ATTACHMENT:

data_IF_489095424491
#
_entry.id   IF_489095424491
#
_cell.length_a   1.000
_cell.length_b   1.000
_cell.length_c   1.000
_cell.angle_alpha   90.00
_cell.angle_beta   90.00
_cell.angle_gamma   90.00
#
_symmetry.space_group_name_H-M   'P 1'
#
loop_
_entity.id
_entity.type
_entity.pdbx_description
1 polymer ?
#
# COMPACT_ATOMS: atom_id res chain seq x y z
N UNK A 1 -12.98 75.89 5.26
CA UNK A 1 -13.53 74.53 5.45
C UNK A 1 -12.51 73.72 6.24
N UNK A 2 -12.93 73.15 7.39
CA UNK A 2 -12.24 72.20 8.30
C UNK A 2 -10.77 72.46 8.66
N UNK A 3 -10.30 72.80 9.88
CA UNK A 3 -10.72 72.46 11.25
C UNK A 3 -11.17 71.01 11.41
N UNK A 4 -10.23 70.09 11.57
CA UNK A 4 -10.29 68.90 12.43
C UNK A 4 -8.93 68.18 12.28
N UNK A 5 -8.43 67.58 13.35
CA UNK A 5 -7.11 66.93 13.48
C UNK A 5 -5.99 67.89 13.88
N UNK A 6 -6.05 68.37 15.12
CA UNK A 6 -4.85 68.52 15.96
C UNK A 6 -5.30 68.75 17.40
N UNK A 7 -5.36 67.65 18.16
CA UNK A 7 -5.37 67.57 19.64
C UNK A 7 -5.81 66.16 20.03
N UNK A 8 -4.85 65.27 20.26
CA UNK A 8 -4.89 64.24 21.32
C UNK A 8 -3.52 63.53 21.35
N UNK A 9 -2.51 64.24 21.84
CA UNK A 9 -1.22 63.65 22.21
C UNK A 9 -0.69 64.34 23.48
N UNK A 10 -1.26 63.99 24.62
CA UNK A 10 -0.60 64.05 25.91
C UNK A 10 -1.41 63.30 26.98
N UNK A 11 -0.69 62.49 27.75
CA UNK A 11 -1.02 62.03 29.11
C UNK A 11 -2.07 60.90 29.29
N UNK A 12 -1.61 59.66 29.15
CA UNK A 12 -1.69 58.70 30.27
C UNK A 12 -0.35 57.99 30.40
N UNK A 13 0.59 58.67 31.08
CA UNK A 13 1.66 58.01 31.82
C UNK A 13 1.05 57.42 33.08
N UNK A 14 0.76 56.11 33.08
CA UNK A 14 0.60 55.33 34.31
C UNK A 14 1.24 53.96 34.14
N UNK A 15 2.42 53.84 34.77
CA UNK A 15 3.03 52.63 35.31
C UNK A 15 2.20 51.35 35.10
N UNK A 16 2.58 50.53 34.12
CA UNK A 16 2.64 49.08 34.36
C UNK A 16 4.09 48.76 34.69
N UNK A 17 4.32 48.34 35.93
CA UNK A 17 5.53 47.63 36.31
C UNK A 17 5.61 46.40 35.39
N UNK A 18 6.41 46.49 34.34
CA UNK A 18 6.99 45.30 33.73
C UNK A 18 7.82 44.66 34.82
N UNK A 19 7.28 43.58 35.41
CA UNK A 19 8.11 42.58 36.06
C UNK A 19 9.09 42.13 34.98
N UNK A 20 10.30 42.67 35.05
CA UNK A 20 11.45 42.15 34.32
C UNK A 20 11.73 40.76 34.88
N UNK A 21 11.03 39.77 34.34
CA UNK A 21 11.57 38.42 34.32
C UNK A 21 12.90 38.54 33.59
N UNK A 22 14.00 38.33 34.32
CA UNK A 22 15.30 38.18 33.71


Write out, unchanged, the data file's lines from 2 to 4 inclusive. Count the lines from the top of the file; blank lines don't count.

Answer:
#
_entry.id   IF_489095424491
#